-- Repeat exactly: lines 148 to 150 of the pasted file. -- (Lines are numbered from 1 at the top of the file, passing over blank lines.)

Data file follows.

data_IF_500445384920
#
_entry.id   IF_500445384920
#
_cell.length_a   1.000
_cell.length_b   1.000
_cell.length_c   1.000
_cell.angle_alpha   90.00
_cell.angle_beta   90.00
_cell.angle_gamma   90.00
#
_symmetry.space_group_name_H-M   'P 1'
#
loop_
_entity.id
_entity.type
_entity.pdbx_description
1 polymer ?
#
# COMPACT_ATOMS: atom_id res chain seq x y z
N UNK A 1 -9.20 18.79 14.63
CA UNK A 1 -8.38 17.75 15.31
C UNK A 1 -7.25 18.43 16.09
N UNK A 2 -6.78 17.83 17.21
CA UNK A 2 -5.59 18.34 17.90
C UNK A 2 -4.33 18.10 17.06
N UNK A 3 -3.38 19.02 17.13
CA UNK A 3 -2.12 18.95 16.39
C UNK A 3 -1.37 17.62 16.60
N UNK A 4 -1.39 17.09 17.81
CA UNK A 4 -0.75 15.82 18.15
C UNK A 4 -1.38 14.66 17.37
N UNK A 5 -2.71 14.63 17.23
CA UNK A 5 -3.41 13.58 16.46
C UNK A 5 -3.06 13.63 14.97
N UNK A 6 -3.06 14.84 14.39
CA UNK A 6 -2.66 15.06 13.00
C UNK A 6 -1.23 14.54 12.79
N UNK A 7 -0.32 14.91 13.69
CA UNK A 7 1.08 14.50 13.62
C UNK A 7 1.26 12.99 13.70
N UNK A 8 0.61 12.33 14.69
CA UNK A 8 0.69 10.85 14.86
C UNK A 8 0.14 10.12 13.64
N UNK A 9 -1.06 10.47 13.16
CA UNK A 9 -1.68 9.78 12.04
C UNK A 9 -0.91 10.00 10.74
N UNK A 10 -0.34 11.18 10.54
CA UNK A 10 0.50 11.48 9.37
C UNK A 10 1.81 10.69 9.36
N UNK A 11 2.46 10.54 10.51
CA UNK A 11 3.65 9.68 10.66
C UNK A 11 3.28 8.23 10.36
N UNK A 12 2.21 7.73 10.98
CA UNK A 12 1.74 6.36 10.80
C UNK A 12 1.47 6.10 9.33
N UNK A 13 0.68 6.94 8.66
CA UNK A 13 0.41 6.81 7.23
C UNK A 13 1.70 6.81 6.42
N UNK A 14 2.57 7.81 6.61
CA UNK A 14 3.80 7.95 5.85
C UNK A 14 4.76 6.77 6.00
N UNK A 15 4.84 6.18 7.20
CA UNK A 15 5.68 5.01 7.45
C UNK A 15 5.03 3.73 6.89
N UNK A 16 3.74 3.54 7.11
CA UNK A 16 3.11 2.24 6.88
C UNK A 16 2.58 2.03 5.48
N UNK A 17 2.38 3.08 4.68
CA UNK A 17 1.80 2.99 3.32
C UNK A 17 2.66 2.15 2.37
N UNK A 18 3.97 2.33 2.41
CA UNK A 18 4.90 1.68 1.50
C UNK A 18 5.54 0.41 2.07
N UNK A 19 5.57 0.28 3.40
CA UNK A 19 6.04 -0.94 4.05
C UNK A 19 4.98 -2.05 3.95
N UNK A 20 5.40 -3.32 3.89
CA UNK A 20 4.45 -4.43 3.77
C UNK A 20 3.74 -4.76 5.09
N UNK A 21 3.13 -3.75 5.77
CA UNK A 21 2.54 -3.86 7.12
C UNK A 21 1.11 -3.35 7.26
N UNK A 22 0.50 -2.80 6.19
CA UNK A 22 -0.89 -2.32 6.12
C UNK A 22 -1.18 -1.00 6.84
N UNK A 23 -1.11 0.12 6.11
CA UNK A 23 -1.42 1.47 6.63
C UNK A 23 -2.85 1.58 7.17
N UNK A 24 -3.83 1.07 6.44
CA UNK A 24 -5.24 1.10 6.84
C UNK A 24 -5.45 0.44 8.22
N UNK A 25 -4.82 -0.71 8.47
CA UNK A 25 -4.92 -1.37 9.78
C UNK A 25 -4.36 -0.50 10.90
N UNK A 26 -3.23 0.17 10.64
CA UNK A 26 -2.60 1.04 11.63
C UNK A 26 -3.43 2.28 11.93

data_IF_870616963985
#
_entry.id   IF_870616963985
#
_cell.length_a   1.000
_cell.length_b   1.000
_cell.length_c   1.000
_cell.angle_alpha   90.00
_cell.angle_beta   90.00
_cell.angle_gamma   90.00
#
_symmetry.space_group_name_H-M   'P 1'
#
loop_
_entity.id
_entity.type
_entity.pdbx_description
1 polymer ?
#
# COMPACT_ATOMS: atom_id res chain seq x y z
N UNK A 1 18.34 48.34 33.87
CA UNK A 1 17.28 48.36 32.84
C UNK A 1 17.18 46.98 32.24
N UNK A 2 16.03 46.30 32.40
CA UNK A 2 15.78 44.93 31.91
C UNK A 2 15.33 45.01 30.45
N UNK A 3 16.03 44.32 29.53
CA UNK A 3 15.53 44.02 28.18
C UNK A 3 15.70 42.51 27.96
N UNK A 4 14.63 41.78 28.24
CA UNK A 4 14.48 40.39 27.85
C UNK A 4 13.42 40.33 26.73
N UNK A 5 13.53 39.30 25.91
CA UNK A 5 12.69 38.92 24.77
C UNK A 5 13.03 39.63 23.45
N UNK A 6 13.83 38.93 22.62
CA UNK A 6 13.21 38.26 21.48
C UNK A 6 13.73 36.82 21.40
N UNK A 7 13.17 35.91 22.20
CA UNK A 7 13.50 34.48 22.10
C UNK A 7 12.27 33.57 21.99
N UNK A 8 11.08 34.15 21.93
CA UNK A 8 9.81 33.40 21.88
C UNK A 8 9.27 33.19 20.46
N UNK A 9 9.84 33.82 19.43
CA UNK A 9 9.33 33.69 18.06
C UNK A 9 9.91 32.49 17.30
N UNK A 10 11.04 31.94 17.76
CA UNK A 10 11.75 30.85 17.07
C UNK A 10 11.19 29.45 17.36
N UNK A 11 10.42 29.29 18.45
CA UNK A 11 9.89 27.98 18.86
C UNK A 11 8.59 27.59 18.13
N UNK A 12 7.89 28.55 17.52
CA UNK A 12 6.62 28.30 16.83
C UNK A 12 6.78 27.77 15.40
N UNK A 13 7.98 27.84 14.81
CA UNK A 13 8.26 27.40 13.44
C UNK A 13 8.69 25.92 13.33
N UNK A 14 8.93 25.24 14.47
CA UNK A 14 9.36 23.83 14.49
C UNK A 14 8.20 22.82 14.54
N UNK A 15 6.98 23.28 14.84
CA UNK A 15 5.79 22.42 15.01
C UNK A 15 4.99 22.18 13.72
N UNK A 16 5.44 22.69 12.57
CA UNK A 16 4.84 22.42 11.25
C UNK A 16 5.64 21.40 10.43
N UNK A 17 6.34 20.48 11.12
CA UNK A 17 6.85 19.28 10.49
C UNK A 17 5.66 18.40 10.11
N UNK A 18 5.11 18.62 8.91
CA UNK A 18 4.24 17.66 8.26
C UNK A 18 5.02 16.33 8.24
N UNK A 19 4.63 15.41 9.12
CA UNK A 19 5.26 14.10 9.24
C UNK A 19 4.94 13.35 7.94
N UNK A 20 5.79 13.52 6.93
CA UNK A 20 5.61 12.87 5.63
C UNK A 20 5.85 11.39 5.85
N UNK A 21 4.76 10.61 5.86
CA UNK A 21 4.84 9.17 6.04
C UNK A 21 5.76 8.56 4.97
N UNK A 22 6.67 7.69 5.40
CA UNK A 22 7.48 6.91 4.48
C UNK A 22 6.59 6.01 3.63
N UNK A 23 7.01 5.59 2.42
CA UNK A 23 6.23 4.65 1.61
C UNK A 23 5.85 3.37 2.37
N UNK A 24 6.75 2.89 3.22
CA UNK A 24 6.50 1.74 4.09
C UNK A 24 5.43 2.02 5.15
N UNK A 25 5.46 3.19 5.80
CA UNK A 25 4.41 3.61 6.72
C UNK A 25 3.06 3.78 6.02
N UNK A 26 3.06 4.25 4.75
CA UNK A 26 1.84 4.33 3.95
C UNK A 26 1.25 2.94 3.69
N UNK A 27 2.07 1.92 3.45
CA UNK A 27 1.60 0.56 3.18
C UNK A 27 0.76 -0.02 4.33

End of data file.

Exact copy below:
C UNK A 10 11.19 29.45 17.36
N UNK A 11 10.42 29.29 18.45
CA UNK A 11 9.89 27.98 18.86